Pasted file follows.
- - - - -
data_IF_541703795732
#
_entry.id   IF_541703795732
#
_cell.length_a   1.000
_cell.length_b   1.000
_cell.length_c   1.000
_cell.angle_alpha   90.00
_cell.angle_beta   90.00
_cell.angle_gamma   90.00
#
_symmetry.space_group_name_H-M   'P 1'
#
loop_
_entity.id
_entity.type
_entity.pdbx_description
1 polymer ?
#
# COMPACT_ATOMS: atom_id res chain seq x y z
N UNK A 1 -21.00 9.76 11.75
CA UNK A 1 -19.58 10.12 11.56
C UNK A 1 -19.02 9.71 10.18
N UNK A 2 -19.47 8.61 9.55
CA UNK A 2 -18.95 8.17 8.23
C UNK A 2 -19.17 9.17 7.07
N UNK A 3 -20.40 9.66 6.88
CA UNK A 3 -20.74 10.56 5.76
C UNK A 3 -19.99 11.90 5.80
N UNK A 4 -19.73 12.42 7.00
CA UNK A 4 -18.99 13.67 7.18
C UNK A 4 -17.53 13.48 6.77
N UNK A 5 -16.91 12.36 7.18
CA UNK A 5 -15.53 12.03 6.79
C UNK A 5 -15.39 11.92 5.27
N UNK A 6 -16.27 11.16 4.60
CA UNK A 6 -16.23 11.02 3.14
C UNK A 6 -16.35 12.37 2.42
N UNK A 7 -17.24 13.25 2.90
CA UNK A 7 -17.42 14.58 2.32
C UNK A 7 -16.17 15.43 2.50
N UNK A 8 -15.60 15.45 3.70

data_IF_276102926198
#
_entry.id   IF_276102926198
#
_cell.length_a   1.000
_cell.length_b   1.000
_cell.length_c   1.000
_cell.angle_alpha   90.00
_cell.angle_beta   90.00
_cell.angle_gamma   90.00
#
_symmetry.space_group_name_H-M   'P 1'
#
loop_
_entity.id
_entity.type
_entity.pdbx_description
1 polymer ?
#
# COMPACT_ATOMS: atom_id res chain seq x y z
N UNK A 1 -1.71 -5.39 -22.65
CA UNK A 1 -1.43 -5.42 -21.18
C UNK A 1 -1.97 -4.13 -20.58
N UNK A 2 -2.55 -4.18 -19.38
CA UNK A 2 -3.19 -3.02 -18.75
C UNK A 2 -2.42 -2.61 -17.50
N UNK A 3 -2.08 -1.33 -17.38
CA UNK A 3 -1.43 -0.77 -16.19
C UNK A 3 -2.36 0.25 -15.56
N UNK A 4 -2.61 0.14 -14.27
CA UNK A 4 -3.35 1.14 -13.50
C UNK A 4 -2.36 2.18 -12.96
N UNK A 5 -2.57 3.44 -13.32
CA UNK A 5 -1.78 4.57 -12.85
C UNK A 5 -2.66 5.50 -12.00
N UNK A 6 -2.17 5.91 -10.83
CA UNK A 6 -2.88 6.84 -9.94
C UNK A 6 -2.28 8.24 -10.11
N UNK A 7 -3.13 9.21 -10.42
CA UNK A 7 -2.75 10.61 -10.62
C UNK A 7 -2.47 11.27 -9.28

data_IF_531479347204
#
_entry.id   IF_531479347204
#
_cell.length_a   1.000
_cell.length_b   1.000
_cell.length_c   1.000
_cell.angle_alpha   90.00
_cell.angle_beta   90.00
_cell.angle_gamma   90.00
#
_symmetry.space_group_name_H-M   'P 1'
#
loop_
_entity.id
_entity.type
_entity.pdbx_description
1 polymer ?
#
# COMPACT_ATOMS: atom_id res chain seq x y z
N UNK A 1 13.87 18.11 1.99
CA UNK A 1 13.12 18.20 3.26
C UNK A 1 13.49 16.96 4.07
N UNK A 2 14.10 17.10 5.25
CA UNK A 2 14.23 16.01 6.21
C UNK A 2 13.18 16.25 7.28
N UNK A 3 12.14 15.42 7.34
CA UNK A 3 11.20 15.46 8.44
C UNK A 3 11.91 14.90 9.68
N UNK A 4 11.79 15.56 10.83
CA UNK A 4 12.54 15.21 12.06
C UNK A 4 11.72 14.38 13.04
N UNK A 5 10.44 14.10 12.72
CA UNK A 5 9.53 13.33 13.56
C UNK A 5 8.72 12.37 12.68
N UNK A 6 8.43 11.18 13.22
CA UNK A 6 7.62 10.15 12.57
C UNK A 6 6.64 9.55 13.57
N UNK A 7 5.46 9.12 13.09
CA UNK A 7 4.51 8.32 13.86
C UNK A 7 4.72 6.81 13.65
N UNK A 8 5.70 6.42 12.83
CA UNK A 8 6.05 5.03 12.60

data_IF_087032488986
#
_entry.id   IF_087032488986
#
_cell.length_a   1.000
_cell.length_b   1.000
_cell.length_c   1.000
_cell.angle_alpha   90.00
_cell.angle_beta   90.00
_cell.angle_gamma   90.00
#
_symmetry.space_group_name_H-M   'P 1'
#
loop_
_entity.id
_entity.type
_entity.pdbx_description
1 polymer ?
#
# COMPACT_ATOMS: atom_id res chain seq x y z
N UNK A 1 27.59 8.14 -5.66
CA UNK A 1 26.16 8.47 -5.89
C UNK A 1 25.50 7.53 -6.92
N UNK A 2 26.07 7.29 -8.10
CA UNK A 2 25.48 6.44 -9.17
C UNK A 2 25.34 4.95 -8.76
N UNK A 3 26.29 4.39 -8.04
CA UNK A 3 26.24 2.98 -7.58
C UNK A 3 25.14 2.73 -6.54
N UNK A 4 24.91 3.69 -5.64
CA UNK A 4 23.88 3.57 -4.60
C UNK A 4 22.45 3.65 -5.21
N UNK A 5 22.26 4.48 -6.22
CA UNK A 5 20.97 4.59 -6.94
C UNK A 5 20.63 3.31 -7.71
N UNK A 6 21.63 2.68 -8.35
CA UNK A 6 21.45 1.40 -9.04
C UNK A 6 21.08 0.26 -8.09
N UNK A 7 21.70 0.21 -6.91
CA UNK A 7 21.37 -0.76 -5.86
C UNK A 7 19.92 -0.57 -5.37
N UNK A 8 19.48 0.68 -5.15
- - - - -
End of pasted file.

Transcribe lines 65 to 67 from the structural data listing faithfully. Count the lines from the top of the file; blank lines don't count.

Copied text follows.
C UNK A 1 -1.97 -4.13 -20.58
N UNK A 2 -2.55 -4.18 -19.38
CA UNK A 2 -3.19 -3.02 -18.75